I am a current board member of CIRA, for 3 years. I bring the perspectives of technology, networking, Internet, business, entrepreneur, cybersecurity.
I have spent the last 30 years working on bringing networking and cyber-security companies from inception to market, for Canada, for Global. This included running one (Sandvine) for more than 10 years as a TSX-traded public company.
I have participated in Internet governance including IETF and with regulators (CRTC, FCC, EU, BITAG).
My primary role on CIRA's board has been with respect to products, features, markets, strategies, particularly around the newer, non-registry-related products. In this role I work with the CIRA staff on oversight, setting nroms, acting as a coach.
CIRA"s strategic plan calls for an out-sized growth in these newer, non dns-registry, security products, and that is the direction i have been providing my experience and background on.
I believe over the past 3 years as a board member I have provided significant effort, input, and oversight to CIRA, and, plan to do the same over the next 3 years if re-elected.
Explain from your perspective what CIRA does and why it matters.
CIRA acts as a steward of Canada's .ca domain namespace, balancing the needs of various stakeholders, including the government of Canada, businesses in canada, registrars, registrants, and members.
As a not-for-profit CIRA is in a good position to do this solely considering the output of its mission, and not having to consider the profit of its shareholders. Absent CIRA this would either be a crown-corporation, which would be a less efficient way of achieving a similar goal, or a for-profit entity, which would have inherent bias.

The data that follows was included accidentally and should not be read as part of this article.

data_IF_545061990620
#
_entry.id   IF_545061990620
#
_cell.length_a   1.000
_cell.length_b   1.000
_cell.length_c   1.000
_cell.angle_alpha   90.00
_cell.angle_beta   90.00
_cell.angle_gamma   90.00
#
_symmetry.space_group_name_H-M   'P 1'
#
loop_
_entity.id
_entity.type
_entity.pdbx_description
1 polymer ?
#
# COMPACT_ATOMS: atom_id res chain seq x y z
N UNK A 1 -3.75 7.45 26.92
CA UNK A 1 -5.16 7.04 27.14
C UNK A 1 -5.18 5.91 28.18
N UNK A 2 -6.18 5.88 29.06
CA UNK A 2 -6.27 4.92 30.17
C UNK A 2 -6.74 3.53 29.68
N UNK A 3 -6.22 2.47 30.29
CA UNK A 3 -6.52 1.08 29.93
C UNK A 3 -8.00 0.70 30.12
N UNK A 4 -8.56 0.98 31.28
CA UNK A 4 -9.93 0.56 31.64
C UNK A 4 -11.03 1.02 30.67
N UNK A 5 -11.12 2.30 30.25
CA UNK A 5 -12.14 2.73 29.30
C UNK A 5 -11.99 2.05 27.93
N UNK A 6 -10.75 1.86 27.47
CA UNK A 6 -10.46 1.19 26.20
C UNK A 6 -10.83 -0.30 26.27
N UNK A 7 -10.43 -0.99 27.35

CIRA acts as a force for the good of the underserved Canadian ecosystems with respect to cyber security including 'Canadian Shield' as a consumer product, and Cyber awareness training for municipal and educational customers. Its not-for-profit nature plus technical service delivery know-how make it well suited.
CIRA's Community investment program provides direct investment into various charity, not-for-profit and academic programs that also act in the interest of a resilient, trusted, secure internet for Canada. This small and mid-sized grants provide low overhead capital to widely distributed proects which can act as a seed for larger outcomes.
Why do you want to be on CIRA’s Board of Directors?
I am a current board member. In the past 3 years I waived my compensation, I am here solely to 'give back' to the Internet ecosystem in Canada.
I have completed the Rotman School of Business ICD.d not for profit courses.
I have skills around:
- financial literacy, specifically, understanding how to build the business case for a new product, how to evaluate the sustainability of investment in a product
- go-to-market strategy, specifically, marketing plans, channel plans, sales compensation
- competitive evaluation
- roadmap evaluation
- technology risks, product risks
- intersection of technology and society, privacy
- portfolio management and balancing I am articulate in making my case and educating others on my perspectives.
What do you think are the top 3 challenges and opportunities facing CIRA in the next 3 to 5 years? What approach would you take to addressing these issues?
CIRA is transitioning from a single product (registry) driving the maority of investment, the majority of mission impact, into one with a balanced portfolio.
This has impacts on organisation structure, on sales strategy, on external messaging.
It is complex to do in a not-for-profit where the mission is more complex than $.
This creates challenges around:
- how to balance investment in 'registry' vs 'new'
- new technical, product risks overlooked (small customer base on new components w/ outsized risk)
- crossing-the-chasm customer management issues
I have been through this multiple times in multiple companies, transitioning from a single product representing 90% of sales to multiple products each representing no more than 20%.
I was personally responsible for implementing the discipline of portfolio management at my previous company, doing this as we crossed $100M in sales. I had to sell this to to the rest of the management team, to staff, and ensure decisions to increase, or decrease, investment were followed and executed.
I see CIRA going through a similar transition in the next 3-4 years.